Let it Go. If they start a battle, get up and walk away.  Do not engage.  You cannot control how your kids act, but you can control how you act (and react). Create a mantra that you repeat to them when they are arguing.  It can be something simple like, “Let me know when you’re ready to talk.”

Dial In -Get Current. Teenagers are, by nature, not as comfortable with face-to-face conversation as adults.  Learn how to text. Check your email daily. Listen to their music, watch their shows. Make an effort to understand their world.

Dial Down – Disconnect. Set up a time each day, at least an hour, when everyone in the house can disconnect with the outside world. Parents included. No phones, email, or surfing the net. This includes television, unless the family is watching a show together.

For  more information, there is a great article by Debbie Pincus of Empowering Parents:  http://www.empoweringparents.com/five-secrets-for-communicating-with-teenagers.php#


Wake Up!! And Dream…

By October 30th, 2013 Uncategorized Comments Off on Wake Up!! And Dream…

As children our paths are pre-determined. First we crawl, then we walk, then we run… and it’s off to school where more milestones await. The curriculum and standards for achievement are already set and the measure of success defined for us on a graded scale. Not only do we have a roadmap for education, but many also have a built-in support system at home, school, and or within the community that provides guidance and encouragement along the way. The older we get, the more responsibility, freedom and choices we are given, but at some point we step off that grid completely.

So what happens when the roadmap ends and we are suddenly responsible for determining our own path? For motivating ourselves? For setting our own goals and defining our own success? The most logical question to start would be: What do I want? Where do I want to be? More commonly the question becomes: Where should I be? What should I want? Whether or not you grew up with a support system that encouraged you to ask for direction, it is natural to look outside yourself for answers when you do not trust yourself.

This cycle of chasing the things you think you should want perpetuates itself over time. It can be seen in all areas of life from career and family, to marriage, health and relationships. You may not even be aware that you’re in it until the day you wake up and realize you’re not in alignment with the path you have chosen. Something is missing and you’re not satisfied with your life. You did everything you were supposed to do, and still, you’re not happy. On top of that, ‘the empty something’ that has been welling up inside you has reached the surface and it can no longer be ignored.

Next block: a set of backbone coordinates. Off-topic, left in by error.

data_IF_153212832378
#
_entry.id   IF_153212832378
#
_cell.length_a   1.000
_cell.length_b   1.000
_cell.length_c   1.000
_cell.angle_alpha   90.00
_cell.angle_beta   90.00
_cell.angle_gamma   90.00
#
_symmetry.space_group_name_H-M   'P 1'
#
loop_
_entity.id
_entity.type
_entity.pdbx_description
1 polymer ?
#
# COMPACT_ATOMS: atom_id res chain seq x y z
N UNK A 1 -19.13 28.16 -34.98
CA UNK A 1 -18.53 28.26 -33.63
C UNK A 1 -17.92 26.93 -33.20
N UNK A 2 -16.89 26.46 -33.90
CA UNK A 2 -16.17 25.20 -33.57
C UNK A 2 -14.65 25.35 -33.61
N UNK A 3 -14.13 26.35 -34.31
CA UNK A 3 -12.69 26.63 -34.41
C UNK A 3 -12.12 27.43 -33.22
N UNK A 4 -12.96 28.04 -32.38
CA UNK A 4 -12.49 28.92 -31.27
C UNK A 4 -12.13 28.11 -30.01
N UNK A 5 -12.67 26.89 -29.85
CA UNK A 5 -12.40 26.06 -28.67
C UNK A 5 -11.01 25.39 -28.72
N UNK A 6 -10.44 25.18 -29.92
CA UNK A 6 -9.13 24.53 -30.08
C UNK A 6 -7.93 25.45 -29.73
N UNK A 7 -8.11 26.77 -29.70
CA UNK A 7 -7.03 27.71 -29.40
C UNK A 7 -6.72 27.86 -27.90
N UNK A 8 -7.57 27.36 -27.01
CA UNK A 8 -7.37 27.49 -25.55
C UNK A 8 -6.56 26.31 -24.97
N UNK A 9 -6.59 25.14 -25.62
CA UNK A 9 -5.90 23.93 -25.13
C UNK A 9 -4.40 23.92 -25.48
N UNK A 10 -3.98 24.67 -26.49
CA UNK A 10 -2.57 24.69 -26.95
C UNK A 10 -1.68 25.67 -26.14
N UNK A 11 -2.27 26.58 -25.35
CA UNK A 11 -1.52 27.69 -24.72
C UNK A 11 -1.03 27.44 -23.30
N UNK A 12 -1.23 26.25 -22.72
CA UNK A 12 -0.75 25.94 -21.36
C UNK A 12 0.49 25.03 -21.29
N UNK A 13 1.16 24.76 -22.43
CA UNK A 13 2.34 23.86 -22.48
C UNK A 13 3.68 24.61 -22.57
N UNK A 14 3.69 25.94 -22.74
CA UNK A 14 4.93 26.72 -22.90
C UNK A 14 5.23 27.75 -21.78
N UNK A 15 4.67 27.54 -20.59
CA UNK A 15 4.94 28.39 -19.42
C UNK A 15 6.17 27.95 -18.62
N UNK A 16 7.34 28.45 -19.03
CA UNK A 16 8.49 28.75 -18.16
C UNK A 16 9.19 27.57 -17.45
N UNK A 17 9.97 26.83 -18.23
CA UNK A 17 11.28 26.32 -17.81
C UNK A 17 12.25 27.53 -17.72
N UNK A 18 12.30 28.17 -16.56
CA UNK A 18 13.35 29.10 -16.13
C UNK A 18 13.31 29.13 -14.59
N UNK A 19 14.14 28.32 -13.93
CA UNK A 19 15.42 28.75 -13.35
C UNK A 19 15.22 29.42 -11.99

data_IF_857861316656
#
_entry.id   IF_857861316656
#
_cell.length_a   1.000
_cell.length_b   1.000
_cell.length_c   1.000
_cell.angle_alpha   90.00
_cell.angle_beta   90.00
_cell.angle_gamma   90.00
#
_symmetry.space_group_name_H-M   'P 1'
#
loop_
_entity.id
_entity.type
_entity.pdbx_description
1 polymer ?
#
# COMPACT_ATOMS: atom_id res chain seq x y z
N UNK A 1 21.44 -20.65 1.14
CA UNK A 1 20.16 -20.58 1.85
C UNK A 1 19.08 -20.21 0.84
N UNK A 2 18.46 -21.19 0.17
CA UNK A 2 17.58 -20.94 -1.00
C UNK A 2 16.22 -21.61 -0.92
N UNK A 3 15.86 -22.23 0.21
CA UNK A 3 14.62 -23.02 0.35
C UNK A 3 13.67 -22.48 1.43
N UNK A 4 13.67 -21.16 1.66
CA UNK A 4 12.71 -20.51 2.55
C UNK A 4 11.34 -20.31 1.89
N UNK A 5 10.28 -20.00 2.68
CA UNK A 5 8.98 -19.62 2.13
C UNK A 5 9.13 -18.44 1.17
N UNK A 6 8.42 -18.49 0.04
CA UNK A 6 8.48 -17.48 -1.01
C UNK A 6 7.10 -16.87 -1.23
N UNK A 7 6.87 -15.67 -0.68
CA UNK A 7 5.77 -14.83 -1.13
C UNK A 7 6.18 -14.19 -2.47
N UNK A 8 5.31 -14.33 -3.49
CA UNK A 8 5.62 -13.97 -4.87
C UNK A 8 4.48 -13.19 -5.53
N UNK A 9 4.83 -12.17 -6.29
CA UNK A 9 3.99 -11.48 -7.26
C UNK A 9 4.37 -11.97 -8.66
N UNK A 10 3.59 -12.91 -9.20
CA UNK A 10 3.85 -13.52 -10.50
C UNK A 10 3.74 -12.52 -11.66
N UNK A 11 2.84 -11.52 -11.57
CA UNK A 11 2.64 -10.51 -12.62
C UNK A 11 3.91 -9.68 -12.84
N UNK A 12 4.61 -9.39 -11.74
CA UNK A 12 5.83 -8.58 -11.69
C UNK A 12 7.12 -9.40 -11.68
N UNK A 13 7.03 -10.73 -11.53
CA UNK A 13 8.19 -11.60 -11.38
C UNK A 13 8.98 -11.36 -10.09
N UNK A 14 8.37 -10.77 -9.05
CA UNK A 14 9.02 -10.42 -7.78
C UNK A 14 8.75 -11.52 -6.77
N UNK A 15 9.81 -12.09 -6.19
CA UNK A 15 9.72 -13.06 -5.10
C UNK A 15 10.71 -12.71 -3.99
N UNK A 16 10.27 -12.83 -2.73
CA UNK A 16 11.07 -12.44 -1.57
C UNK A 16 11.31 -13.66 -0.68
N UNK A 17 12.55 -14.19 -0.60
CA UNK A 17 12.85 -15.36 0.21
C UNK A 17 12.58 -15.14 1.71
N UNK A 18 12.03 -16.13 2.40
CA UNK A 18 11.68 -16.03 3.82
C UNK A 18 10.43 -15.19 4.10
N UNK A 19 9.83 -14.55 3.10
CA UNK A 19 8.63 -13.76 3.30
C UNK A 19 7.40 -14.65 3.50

You are being called to change, to create and re-create your life pattern– this time based on your desires. It is this process of growth and transformation where a life coach can really help you.

The first step in inspiring a meaningful life change is to determine exactly what you want. And in order to do that, you need to give yourself permission to dream. When you’re awake, that is. Here are some suggestions for how to get started:

  1. Clear out the clutter in your mind. Give yourself a blank canvas.
  2. Break the rules. Dreams have no boundaries, and neither no you! Erase the obstacles, shut out the fears and, most importantly, ignore your inner critique.
  3. Dream big. Dream small. Dream a lot.

The more positive energy you put into your desires, the quicker you will see them start to manifest. I encourage you to give dreaming a try, even if it sounds a little hokey to you.

“Great things rarely happen in your comfort zone.” ASK

As always…Let me know how it goes.

See Related Article in Healthy Planet Magazine, November 2011.


Losing A Loved One…And Finding Them Again!

By August 2nd, 2013 Uncategorized Comments Off on Losing A Loved One…And Finding Them Again!

I believe your thoughts control your emotions. If you feel negative, check in with your thoughts  –  chances are they’re negative too. Turn your thoughts around and your mood will start to improve. I have found this to be a life-changing theory, for myself and so many others. It applies to nearly everything – the only exception I have found is Grief.